A multilevel inverter can eliminate the need for the step-up transformer and reduce the harmonics produced by the inverter. A multilevel structure with more than three levels can significantly reduce the harmonic content [6]. The benefits of multilevel converter include lower-order harmonics cancellation, lower transient power loss due to low frequency switching, and reduced ac filters.

    This paper proposed a multilevel inverter using a full-bridge approach with bidirectional interconnections. Comparing to well-known diode- clamped or flying capacitor multilevel topologies, the required power switch number can be largely reduced by removing redundant switching states. With asymmetrical dc inputs, the output levels can be significantly increased in the proposed generalised multilevel structure. This topology can be applied to solar photo-voltaic and energy storage applications.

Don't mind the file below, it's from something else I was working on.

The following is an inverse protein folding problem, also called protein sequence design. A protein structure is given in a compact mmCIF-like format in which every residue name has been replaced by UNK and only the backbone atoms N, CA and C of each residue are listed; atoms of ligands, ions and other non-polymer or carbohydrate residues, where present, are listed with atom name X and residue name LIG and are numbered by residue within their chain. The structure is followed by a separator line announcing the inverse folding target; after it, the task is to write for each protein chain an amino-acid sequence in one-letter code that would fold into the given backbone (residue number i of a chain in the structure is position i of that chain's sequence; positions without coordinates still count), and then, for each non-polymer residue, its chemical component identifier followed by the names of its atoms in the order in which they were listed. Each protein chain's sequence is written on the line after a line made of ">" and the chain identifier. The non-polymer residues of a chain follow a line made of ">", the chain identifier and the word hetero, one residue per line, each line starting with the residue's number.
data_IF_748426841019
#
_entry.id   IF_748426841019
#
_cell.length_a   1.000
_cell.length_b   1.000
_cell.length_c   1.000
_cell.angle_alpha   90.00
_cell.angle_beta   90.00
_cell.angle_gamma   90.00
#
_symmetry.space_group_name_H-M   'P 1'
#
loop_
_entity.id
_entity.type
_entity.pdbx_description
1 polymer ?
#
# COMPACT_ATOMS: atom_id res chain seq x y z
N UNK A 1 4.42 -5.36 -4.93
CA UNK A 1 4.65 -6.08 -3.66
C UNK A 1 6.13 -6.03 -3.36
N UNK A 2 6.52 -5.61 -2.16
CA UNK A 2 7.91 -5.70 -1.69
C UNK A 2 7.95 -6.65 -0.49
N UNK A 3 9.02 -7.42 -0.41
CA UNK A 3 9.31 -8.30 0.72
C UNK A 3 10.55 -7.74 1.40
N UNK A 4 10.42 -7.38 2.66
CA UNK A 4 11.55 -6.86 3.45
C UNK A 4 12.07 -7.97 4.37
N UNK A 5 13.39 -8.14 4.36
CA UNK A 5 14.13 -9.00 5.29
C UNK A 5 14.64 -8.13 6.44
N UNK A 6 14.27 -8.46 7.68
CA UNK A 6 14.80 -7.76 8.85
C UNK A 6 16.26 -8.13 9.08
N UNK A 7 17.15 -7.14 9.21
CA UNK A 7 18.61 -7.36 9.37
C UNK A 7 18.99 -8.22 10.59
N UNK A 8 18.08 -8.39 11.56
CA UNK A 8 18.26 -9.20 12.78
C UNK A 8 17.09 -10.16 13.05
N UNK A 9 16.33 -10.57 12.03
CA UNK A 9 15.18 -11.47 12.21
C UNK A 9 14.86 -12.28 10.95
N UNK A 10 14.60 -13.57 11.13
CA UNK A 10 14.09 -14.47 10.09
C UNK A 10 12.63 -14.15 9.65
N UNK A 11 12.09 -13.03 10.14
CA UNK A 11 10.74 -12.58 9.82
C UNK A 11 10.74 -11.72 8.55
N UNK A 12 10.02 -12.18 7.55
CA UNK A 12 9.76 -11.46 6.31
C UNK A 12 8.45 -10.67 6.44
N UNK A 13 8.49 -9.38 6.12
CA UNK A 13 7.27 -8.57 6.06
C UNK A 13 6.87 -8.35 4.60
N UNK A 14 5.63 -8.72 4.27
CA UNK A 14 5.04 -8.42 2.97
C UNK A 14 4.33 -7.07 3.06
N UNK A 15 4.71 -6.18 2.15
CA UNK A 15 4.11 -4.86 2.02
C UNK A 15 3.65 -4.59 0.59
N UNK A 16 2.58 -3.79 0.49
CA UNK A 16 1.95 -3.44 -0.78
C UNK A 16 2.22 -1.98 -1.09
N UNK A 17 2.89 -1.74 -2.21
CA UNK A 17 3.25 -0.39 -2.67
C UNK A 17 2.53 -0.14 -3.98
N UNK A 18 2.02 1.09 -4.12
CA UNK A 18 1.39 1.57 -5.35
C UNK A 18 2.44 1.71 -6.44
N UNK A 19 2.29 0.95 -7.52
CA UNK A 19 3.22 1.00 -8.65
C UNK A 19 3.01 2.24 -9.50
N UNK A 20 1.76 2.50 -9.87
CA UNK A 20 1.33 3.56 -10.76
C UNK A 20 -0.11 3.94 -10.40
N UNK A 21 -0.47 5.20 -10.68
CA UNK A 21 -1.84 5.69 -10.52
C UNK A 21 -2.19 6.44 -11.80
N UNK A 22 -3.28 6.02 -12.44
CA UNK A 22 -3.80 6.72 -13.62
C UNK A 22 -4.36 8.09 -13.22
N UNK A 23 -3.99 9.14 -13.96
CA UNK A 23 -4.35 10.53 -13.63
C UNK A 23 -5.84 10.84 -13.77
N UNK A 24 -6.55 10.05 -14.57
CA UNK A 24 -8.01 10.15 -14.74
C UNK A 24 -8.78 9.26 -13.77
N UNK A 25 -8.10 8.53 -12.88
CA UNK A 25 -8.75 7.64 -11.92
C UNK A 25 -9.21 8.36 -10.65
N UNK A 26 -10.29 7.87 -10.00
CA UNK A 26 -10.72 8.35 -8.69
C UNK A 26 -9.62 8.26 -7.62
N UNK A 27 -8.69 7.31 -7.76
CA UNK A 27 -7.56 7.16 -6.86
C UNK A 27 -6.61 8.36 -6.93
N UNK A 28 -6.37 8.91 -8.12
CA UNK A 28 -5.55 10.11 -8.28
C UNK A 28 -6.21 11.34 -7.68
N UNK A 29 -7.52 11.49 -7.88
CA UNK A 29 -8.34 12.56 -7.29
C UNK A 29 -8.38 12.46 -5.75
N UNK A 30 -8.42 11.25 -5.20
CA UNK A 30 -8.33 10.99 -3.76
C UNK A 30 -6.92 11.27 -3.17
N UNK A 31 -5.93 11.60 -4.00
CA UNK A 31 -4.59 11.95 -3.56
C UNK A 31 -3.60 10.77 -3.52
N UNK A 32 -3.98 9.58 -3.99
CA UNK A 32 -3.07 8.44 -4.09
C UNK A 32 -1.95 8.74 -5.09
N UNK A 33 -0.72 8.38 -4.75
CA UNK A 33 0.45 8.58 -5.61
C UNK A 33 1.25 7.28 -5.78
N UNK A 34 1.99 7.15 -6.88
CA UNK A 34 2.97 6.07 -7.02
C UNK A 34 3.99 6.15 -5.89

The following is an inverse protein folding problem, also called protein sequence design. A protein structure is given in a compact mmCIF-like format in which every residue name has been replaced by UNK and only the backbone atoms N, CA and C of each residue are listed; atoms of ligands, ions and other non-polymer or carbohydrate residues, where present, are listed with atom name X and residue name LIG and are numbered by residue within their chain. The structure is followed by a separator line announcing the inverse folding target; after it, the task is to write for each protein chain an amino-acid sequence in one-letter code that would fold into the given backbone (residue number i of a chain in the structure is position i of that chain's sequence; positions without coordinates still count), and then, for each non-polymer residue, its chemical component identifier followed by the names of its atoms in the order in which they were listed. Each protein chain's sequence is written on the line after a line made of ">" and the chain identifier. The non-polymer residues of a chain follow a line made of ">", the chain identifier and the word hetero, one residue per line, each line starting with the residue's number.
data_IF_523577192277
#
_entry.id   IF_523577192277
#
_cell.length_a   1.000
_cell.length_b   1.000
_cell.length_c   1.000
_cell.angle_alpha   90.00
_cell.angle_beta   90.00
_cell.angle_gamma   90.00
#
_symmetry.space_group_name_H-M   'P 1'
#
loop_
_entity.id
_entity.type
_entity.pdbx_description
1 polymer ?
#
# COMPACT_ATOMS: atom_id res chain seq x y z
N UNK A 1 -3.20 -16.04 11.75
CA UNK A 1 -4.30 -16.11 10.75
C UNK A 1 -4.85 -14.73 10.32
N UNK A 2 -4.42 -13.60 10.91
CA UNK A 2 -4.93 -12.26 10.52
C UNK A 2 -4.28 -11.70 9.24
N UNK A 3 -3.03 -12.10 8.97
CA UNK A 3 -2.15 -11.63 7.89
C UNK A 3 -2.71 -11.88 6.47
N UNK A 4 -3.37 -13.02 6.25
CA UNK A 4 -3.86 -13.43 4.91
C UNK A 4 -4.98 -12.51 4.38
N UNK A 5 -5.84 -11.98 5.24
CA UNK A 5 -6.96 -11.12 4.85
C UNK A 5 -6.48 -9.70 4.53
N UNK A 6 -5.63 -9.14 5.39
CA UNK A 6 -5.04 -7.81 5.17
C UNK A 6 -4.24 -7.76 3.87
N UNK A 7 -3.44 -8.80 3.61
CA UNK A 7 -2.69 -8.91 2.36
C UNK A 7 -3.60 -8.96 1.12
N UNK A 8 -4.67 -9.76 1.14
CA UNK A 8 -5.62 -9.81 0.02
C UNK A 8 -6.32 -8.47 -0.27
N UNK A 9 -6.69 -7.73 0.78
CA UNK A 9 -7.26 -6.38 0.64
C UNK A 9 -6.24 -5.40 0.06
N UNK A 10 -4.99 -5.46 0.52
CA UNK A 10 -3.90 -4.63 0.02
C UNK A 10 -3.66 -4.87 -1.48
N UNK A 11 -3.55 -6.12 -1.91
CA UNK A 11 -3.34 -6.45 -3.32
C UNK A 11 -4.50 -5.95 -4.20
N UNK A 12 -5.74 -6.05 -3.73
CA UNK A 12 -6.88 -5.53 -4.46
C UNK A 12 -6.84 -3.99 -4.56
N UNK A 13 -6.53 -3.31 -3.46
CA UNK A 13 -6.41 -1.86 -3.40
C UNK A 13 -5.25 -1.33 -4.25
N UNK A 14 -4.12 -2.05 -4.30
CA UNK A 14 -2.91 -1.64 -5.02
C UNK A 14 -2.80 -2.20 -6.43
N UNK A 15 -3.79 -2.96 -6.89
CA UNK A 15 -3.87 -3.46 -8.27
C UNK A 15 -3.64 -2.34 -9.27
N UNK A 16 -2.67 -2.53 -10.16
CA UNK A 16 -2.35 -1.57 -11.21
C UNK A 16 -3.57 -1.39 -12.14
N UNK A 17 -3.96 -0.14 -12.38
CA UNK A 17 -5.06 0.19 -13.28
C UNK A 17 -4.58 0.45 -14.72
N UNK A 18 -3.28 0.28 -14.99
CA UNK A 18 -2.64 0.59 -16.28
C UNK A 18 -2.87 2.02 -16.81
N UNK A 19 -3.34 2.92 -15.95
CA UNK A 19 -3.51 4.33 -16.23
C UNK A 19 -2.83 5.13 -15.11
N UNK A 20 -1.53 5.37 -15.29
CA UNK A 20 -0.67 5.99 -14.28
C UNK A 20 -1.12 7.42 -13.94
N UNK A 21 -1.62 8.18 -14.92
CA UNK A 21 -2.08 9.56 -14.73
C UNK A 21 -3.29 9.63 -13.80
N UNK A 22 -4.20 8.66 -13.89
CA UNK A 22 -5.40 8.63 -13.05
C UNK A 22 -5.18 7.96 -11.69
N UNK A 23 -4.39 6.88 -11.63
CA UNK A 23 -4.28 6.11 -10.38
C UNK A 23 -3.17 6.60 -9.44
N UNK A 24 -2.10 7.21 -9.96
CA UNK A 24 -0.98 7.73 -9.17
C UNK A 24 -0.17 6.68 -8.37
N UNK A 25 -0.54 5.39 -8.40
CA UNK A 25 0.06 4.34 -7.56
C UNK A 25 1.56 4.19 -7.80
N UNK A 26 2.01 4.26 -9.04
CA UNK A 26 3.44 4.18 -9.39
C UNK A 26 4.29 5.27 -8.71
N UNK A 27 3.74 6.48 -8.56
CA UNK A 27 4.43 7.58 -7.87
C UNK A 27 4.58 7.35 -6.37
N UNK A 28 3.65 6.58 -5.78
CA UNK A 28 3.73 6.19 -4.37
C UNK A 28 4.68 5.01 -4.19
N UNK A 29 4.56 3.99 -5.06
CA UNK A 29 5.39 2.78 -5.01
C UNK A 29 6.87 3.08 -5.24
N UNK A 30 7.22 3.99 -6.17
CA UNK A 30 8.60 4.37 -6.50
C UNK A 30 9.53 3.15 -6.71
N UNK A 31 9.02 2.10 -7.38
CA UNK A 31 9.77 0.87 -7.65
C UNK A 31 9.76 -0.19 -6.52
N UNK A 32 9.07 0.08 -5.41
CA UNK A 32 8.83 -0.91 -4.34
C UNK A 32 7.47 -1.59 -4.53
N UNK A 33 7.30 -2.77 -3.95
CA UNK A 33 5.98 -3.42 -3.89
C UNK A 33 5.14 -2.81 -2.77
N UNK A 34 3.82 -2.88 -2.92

6. REFERENCES

  1. L. G. Franquelo et al., The age of multilevel convertersarrives, IEEE Magazine Ind. Electron., vol. 2, no. 2, pp.28-39, Jun2 2008.

  2. A. Nabae, I. Takahashi and H. Akagi, A new neutralpoint- clamped PWM inverter, IEEE Trans. Ind. Applicat.,vol. IA-17, no. 5, pp. 518-523, Sept./Oct. 1981.

  3. P. M. Bhagwat and V. R. Stefanovic, Generalizedstructure of a multilevel PWM inverter, IEEE Trans. Ind.Applicat., vol. IA-19, no. 6, pp. 1057-1069, nov./Dec. 1983.

  4. Adam, G.P. Two-level operation of a diode- clamped multilevel inverter ; Electron. &Electr. Eng. Dept., Univ. of Strathclyde, Glasgow, UK ; Finney, S.J. ; Williams, B.W. ; Mohammed, M.T.

  5. Peng, F.Z. ; Wei Qian ; Dong Cao Recent advances in multilevel converter/invertertopologies and applications Digital Object Identifier: 10.1109/IPEC.2010.5544625 Publication Year: 2010 ,

    Page(s): 492 501

  6. A. Lesnicar and R. Marquardt, A new modular voltage source inverter topology, in Proc.03, Sept. 2-4.